The heart of the Sixth Symphony is the Adagio with its wide-ranging expressive content. This is the first time in his creative output that Bruckner makes a slow movement the centre of gravity in his overall symphonic conception – not a lighter-weight genre piece but the point of departure and focal point of the entire work. The three thematic blocks are laid out in corresponding fashion, gradually increasing in expressive intensity and broadening in sonority. Joyous life-affirmation is contrasted with painful renunciation. Yet the Adagio also speaks of consolation and hope, confirming this expressive tendency at the end of the movement with a turn from minor to major. In the unusual Scherzo, which begins quietly, almost spectrally, idyllic contemplation is repeatedly broken off by an aggressive forte. The Finale, “animated, but not too fast”, behaves similarly. Formally, it resembles the first movement with its three expressively distinct thematic blocks: militant and victorious in the opening, inward and with allusions to chorale themes in the second thematic complex, and, at its close, radiantly and resplendently recalling the luminous main theme of the first movement. Bruckner’s Sixth Symphony ends triumphantly.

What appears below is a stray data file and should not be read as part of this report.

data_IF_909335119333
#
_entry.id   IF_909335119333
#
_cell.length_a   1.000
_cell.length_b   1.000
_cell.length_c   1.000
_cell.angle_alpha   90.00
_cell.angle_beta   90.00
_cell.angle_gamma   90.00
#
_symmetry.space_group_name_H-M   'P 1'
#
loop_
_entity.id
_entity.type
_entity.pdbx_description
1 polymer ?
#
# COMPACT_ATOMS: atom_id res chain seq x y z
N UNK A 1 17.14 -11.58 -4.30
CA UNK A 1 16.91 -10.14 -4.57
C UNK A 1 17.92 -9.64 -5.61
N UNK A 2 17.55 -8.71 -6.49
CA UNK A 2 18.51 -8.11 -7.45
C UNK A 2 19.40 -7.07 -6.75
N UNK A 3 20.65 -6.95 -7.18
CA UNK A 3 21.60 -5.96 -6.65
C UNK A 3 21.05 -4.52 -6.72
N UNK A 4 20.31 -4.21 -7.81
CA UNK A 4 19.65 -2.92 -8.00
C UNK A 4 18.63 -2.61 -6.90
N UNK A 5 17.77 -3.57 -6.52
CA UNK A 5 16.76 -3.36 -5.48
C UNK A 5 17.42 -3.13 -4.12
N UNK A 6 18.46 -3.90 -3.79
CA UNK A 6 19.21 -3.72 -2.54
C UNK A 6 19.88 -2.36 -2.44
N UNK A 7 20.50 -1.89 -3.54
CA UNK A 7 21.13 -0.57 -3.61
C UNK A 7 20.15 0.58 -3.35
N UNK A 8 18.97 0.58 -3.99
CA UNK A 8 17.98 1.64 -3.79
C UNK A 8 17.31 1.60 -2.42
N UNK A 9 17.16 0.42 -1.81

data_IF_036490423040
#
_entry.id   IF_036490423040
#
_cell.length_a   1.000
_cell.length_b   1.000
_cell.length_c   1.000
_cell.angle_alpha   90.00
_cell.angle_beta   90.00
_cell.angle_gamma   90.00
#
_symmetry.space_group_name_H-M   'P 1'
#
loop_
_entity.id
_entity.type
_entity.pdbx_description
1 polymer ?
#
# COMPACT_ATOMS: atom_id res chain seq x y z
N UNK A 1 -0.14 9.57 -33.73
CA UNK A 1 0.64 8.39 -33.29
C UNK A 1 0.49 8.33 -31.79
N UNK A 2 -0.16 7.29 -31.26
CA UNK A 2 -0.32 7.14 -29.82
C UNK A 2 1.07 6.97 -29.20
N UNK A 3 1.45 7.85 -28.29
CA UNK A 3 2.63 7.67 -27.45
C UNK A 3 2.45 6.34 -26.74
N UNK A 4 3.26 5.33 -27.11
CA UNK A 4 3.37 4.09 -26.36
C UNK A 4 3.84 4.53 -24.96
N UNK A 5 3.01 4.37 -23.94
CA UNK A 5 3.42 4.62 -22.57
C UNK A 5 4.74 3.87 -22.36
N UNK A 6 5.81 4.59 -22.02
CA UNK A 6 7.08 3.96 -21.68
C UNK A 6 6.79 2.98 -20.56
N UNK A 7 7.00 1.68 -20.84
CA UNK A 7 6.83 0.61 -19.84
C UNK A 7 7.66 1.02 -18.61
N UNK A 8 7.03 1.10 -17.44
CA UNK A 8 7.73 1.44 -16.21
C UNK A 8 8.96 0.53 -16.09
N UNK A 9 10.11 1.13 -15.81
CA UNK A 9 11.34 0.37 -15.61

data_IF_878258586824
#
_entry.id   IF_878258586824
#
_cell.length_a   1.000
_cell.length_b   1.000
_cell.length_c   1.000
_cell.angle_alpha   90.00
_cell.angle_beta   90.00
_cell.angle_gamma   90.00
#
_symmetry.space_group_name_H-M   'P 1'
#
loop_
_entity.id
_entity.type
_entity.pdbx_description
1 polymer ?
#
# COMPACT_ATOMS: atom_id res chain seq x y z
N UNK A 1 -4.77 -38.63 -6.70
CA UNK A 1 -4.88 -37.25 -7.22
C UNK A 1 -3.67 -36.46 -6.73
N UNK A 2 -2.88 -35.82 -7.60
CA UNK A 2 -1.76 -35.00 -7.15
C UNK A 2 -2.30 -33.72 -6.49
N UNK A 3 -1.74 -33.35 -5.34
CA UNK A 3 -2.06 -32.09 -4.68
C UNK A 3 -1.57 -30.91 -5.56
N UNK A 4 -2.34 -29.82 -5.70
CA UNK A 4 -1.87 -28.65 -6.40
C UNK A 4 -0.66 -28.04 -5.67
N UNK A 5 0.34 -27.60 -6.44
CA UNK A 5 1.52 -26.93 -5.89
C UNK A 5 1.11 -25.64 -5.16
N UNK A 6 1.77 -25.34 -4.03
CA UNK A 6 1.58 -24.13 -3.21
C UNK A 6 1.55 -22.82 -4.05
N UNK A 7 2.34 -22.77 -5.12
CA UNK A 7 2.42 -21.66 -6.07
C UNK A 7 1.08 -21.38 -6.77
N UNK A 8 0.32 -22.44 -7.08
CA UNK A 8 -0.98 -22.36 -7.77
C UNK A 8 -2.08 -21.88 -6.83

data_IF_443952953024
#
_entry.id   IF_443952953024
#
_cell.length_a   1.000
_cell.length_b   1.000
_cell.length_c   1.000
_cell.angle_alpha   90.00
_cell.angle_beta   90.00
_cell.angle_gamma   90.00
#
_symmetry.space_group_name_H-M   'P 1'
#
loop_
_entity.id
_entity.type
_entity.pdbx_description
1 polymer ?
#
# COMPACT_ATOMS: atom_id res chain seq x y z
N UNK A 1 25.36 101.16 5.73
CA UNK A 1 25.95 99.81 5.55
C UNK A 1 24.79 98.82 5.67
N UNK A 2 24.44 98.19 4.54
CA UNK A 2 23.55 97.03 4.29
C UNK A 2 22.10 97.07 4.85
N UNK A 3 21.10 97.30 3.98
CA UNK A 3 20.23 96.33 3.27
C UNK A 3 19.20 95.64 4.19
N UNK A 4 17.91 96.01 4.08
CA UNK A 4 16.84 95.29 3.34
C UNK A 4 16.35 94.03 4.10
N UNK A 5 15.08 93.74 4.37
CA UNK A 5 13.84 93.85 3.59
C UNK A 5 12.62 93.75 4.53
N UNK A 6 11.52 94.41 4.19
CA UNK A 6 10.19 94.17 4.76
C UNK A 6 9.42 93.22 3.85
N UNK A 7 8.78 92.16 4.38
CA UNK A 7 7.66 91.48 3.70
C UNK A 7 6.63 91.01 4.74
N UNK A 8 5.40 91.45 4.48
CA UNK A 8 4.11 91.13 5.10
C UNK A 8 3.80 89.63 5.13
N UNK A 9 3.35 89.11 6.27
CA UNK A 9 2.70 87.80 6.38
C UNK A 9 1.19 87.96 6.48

Herbert Blomstedt was born in the United States to Swedish parents. After early lessons at the Stockholm Conservatory and the University of Uppsala, he studied conducting in New York, contemporary music at Darmstadt and Renaissance and Baroque music in Basel. After working as an assistant to Igor Markevitch and Leonard Bernstein, he made his professional debut as a conductor with the Stockholm Philharmonic in February 1954 and soon went on to become principal conductor of the Oslo Philharmonic, the Danish and Swedish Radio Symphony Orchestras and the Dresden Staatskapelle, where he remained from 1975 to 1985. He spent the next decade as music director of the San Francisco Symphony Orchestra, returning to Europe in 1996 as principal conductor as of the North German Radio Symphony Orchestra in Hamburg, a post he held until 1998. From 1998 to the end of the 2004/2005 season he was music director of the Leipzig Gewandhaus Orchestra. Herbert Blomstedt is now conductor laureate of the San Francisco Symphony Orchestra, the Leipzig Gewandhaus Orchestra, the Danish and Swedish Radio Symphony Orchestras and the Bamberg Symphony Orchestra, which he has conducted on a regular basis since 1982. In 2007 the Dresden Staatskapelle awarded him its Goldene Ehrennadel. Among the orchestras with whom he has appeared as a guest conductor are the Munich Philharmonic, the Bavarian Radio Symphony Orchestra, the Royal Concertgebouw Orchestra of Amsterdam, all the leading American orchestras, the Israel Philharmonic and the NHK Symphony Orchestra of Japan. Herbert Blomstedt made his debut with the Berliner Philharmoniker in 1976 and has returned on frequent occasions since then, most recently in early April 2008, when he conducted Bruckner’s Fifth Symphony. He is a fellow of the Royal Swedish Academy of Music and holds several honorary doctorates. He was awarded the Großes Verdienstkreuz of the Federal Republic of Germany in 2003.